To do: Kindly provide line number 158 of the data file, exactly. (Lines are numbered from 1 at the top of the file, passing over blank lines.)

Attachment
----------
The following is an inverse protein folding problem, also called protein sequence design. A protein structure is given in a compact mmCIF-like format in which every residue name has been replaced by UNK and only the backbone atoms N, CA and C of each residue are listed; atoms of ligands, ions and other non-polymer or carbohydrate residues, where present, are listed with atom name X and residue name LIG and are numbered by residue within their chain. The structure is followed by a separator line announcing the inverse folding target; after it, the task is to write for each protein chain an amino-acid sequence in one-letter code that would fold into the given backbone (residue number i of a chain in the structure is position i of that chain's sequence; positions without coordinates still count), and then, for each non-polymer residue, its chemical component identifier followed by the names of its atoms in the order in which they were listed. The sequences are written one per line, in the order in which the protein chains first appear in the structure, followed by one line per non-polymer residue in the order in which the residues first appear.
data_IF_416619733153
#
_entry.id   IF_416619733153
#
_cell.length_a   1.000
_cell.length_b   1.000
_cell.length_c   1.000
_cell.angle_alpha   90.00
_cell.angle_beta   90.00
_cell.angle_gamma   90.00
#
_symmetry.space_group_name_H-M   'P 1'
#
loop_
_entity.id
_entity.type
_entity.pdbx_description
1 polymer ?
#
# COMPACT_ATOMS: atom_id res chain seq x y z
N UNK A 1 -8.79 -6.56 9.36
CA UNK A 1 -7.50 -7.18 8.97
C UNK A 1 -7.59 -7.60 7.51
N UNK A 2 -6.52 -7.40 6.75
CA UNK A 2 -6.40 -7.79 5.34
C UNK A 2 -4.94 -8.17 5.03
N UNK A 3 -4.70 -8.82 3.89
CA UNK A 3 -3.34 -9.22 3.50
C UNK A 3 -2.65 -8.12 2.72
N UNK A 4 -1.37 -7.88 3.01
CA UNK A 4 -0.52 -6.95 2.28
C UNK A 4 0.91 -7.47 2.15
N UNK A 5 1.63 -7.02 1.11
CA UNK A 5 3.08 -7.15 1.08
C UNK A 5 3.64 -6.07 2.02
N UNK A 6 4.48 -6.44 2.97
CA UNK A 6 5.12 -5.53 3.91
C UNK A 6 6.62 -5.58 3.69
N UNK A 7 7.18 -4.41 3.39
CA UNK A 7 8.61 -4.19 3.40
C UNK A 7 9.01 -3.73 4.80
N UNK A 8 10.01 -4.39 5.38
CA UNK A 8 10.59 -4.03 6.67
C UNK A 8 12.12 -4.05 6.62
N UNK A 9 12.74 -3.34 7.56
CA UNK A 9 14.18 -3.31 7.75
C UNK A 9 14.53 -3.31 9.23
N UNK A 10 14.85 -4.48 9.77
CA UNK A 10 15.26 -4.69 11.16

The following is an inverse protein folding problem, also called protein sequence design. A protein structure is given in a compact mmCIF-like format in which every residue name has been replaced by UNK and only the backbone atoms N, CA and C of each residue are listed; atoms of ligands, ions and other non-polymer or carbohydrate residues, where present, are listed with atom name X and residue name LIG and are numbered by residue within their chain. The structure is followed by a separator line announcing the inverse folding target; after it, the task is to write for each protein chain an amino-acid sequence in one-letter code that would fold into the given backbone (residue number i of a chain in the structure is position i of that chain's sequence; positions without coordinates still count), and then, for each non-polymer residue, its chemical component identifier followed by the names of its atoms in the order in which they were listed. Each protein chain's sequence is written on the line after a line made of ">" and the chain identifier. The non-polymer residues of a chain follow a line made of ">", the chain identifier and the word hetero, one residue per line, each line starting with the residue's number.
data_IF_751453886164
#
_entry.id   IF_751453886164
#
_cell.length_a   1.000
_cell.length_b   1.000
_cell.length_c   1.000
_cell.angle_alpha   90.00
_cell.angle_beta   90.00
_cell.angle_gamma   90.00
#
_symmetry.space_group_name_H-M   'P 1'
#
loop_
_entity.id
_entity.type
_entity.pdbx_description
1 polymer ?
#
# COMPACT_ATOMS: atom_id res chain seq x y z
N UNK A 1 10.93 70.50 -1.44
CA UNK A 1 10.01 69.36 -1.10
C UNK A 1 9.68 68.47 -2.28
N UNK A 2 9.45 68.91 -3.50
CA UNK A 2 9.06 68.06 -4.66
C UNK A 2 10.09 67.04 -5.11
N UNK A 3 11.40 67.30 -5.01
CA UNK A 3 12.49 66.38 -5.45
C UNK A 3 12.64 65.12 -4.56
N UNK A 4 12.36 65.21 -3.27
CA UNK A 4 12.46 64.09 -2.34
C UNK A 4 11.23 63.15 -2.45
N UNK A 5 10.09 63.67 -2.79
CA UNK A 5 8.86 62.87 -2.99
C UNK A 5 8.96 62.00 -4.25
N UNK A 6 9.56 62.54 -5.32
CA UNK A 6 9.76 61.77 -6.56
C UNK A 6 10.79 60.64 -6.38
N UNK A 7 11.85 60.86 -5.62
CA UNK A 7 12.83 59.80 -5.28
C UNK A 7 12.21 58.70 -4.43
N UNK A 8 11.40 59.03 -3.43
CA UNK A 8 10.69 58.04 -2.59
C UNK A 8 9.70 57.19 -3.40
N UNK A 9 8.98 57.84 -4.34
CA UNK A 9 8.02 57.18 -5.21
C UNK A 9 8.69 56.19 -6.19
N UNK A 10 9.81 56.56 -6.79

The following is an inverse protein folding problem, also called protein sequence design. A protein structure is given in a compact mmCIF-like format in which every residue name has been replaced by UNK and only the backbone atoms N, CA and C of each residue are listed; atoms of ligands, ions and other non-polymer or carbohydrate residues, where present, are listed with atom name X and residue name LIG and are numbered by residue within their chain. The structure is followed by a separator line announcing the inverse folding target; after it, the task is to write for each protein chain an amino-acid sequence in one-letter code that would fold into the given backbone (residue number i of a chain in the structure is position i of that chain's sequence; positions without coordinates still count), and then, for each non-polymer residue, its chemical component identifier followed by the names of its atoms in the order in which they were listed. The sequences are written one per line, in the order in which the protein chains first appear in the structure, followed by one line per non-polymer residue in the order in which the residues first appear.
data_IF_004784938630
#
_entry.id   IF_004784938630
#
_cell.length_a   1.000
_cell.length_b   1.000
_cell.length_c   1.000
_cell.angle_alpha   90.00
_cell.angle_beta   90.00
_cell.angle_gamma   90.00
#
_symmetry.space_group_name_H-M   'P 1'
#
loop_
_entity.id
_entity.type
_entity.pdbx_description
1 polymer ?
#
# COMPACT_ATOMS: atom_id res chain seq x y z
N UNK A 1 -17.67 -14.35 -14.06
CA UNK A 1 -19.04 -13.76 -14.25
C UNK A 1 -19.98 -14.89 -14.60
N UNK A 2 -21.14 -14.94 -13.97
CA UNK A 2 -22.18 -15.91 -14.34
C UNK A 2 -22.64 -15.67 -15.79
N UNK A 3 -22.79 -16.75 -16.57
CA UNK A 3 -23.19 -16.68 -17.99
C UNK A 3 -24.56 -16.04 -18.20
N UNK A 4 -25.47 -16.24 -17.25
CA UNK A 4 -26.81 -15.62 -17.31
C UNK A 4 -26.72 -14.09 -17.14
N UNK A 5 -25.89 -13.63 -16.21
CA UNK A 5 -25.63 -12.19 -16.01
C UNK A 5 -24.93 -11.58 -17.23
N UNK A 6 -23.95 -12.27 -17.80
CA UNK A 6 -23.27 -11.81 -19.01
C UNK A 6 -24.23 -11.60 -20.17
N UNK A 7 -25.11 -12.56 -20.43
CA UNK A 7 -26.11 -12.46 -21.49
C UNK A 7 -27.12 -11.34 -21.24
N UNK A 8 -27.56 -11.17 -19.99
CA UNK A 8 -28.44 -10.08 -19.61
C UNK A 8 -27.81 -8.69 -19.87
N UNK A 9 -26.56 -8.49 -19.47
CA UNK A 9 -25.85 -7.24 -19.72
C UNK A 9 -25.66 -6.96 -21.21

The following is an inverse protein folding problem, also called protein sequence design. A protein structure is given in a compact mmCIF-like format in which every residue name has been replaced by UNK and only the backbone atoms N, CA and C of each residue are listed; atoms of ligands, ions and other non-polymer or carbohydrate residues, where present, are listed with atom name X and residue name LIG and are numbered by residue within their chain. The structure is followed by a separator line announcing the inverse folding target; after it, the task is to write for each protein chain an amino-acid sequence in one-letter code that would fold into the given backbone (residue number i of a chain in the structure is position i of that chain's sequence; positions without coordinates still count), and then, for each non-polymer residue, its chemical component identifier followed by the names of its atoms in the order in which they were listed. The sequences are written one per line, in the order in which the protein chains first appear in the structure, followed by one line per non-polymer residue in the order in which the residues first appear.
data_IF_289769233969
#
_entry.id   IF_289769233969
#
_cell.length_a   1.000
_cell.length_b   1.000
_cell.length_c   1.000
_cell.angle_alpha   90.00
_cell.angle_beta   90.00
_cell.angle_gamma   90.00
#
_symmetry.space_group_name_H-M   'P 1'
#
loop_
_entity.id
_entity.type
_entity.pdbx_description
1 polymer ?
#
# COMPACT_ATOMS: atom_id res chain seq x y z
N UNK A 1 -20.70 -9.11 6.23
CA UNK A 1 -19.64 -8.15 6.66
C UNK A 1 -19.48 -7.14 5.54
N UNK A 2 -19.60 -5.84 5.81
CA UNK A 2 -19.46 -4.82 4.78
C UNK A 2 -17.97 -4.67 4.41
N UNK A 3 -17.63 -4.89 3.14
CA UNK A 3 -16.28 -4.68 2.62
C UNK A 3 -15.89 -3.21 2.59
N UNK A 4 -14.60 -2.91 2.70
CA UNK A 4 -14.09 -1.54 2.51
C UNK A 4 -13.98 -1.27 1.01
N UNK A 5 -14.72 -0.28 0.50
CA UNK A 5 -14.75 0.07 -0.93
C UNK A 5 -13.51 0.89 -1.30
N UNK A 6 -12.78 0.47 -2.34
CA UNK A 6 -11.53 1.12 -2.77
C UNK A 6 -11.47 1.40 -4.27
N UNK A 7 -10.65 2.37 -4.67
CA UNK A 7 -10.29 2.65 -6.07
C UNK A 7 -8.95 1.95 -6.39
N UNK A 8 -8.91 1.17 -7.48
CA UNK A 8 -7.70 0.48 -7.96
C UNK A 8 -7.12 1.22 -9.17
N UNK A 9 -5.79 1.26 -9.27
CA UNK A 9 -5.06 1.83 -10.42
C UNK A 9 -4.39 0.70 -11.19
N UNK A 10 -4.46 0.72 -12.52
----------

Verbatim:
_cell.angle_gamma   90.00